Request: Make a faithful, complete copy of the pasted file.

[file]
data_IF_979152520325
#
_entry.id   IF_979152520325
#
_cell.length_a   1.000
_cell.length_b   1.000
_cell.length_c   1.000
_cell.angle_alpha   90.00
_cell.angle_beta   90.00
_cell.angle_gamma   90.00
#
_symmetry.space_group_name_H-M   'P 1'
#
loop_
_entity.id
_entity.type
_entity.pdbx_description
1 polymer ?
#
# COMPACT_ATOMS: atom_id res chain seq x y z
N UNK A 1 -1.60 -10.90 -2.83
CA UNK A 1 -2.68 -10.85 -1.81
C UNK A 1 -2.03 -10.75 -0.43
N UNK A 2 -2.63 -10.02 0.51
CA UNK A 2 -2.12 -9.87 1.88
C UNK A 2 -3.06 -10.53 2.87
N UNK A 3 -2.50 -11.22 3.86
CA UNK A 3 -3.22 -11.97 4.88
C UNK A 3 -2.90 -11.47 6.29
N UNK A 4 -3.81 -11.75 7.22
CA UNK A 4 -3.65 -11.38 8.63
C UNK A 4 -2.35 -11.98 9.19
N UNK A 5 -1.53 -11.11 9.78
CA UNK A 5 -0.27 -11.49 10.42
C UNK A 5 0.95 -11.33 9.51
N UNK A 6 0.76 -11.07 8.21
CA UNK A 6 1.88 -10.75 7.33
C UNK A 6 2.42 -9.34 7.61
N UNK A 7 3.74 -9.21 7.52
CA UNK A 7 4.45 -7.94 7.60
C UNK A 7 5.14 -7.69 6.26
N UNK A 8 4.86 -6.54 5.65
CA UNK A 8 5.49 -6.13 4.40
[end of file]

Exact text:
data_IF_979152520325
#
_entry.id   IF_979152520325
#
_cell.length_a   1.000
_cell.length_b   1.000
_cell.length_c   1.000
_cell.angle_alpha   90.00
_cell.angle_beta   90.00
_cell.angle_gamma   90.00
#
_symmetry.space_group_name_H-M   'P 1'
#
loop_
_entity.id
_entity.type
_entity.pdbx_description
1 polymer ?
#
# COMPACT_ATOMS: atom_id res chain seq x y z
N UNK A 1 -1.60 -10.90 -2.83
CA UNK A 1 -2.68 -10.85 -1.81
C UNK A 1 -2.03 -10.75 -0.43
N UNK A 2 -2.63 -10.02 0.51
CA UNK A 2 -2.12 -9.87 1.88
C UNK A 2 -3.06 -10.53 2.87
N UNK A 3 -2.50 -11.22 3.86
CA UNK A 3 -3.22 -11.97 4.88
C UNK A 3 -2.90 -11.47 6.29
N UNK A 4 -3.81 -11.75 7.22
CA UNK A 4 -3.65 -11.38 8.63
C UNK A 4 -2.35 -11.98 9.19
N UNK A 5 -1.53 -11.11 9.78
CA UNK A 5 -0.27 -11.49 10.42
C UNK A 5 0.95 -11.33 9.51
N UNK A 6 0.76 -11.07 8.21
CA UNK A 6 1.88 -10.75 7.33
C UNK A 6 2.42 -9.34 7.61
N UNK A 7 3.74 -9.21 7.52
CA UNK A 7 4.45 -7.94 7.60
C UNK A 7 5.14 -7.69 6.26
N UNK A 8 4.86 -6.54 5.65
CA UNK A 8 5.49 -6.13 4.40